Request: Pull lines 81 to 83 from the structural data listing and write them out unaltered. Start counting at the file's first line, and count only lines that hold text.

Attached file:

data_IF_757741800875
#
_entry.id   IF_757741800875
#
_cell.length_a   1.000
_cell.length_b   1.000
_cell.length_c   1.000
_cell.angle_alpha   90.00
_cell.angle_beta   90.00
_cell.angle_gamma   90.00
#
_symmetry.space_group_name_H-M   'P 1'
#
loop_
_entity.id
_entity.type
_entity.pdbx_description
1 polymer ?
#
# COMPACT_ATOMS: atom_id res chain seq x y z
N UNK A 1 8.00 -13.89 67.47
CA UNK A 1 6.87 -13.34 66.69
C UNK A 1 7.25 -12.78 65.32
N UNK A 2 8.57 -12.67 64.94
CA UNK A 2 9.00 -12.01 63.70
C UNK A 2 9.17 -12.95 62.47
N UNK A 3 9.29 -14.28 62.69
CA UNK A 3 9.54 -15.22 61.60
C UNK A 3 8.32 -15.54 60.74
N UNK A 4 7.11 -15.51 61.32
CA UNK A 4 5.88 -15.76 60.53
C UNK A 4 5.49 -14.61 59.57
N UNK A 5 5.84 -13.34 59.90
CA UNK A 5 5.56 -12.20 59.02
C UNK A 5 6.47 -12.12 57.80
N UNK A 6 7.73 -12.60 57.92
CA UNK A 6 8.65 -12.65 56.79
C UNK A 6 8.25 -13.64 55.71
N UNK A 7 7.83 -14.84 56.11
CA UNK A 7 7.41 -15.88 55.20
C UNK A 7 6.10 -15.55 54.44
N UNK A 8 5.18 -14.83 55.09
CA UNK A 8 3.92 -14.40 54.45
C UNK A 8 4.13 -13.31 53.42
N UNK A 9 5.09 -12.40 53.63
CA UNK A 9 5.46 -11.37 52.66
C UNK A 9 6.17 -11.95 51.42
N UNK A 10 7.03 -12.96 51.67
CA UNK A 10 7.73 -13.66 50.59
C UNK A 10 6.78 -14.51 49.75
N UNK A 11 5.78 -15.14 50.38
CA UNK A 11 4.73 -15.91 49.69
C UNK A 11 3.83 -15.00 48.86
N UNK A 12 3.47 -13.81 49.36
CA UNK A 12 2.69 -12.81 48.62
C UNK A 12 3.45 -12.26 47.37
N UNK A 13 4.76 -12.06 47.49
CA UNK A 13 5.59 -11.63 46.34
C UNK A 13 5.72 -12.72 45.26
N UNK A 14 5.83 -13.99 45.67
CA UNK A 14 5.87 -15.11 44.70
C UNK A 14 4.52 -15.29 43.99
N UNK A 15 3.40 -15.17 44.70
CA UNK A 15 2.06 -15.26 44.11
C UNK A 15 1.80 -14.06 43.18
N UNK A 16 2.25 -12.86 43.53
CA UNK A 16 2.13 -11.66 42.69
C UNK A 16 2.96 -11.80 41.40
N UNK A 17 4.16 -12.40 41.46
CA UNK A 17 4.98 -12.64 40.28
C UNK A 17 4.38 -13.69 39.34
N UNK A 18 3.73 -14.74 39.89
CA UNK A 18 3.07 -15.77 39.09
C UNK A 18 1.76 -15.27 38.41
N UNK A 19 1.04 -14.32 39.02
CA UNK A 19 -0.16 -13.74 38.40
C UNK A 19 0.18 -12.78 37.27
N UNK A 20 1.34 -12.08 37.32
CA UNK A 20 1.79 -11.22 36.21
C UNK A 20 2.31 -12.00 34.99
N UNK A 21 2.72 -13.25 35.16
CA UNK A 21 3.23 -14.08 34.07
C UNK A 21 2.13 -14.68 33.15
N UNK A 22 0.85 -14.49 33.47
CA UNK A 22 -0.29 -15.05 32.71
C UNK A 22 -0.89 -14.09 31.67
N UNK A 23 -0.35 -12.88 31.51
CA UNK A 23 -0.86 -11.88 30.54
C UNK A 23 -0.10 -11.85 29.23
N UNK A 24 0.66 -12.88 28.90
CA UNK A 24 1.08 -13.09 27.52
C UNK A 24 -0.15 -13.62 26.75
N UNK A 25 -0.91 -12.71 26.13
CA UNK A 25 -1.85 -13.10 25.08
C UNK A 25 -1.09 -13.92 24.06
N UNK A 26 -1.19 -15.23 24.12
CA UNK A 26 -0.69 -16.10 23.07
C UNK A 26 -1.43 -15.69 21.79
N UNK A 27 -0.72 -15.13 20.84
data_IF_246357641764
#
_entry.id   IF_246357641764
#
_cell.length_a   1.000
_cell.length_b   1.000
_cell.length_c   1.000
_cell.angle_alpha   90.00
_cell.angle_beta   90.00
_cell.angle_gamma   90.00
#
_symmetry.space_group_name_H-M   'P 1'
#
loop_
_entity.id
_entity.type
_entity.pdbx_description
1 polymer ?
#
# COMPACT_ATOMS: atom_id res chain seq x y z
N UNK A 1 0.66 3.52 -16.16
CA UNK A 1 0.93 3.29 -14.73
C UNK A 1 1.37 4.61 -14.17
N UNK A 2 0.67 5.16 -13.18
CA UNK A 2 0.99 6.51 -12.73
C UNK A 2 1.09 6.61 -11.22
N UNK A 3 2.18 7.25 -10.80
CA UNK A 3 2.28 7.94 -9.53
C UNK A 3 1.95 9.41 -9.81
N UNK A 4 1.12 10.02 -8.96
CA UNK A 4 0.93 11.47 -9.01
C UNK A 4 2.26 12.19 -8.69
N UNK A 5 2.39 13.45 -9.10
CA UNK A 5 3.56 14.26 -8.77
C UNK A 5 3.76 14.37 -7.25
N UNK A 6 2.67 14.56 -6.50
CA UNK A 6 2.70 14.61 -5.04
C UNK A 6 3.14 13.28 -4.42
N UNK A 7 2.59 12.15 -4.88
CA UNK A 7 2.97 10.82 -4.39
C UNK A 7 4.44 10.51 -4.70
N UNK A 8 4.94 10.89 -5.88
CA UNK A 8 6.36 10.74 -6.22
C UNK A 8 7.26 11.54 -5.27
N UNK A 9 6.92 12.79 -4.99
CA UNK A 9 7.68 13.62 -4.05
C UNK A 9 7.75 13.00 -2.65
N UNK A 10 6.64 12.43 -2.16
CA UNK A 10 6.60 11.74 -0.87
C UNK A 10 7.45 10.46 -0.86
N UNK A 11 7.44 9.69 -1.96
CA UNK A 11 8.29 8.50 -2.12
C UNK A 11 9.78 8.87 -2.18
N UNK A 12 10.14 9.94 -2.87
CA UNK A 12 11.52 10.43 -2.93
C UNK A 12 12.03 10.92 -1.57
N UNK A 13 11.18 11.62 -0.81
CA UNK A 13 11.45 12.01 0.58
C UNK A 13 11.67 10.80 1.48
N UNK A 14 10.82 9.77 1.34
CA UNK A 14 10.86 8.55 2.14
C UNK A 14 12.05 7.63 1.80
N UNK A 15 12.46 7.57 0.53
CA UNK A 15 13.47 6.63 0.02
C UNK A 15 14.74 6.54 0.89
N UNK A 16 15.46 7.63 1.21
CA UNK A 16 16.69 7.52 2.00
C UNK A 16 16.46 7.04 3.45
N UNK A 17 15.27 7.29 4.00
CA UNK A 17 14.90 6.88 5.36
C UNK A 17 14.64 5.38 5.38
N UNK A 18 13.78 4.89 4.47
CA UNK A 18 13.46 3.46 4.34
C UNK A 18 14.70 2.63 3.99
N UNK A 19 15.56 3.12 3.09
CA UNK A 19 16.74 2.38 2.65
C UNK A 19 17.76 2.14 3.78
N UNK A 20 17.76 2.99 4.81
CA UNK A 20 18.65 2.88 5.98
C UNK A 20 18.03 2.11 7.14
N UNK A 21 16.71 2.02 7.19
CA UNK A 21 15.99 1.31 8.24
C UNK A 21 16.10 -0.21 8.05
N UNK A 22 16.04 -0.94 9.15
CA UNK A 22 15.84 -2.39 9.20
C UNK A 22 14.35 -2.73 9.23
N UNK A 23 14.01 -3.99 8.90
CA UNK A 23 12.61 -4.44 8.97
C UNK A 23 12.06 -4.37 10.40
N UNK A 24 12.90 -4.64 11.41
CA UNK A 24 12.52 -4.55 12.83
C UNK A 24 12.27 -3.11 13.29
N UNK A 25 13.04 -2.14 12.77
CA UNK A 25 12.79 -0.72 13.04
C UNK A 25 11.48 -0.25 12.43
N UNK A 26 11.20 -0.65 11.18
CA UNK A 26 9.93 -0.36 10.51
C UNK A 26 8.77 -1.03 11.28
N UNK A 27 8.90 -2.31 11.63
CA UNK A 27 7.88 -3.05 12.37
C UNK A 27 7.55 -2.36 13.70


N UNK A 21 2.72 -13.25 35.16
CA UNK A 21 3.23 -14.08 34.07
C UNK A 21 2.13 -14.68 33.15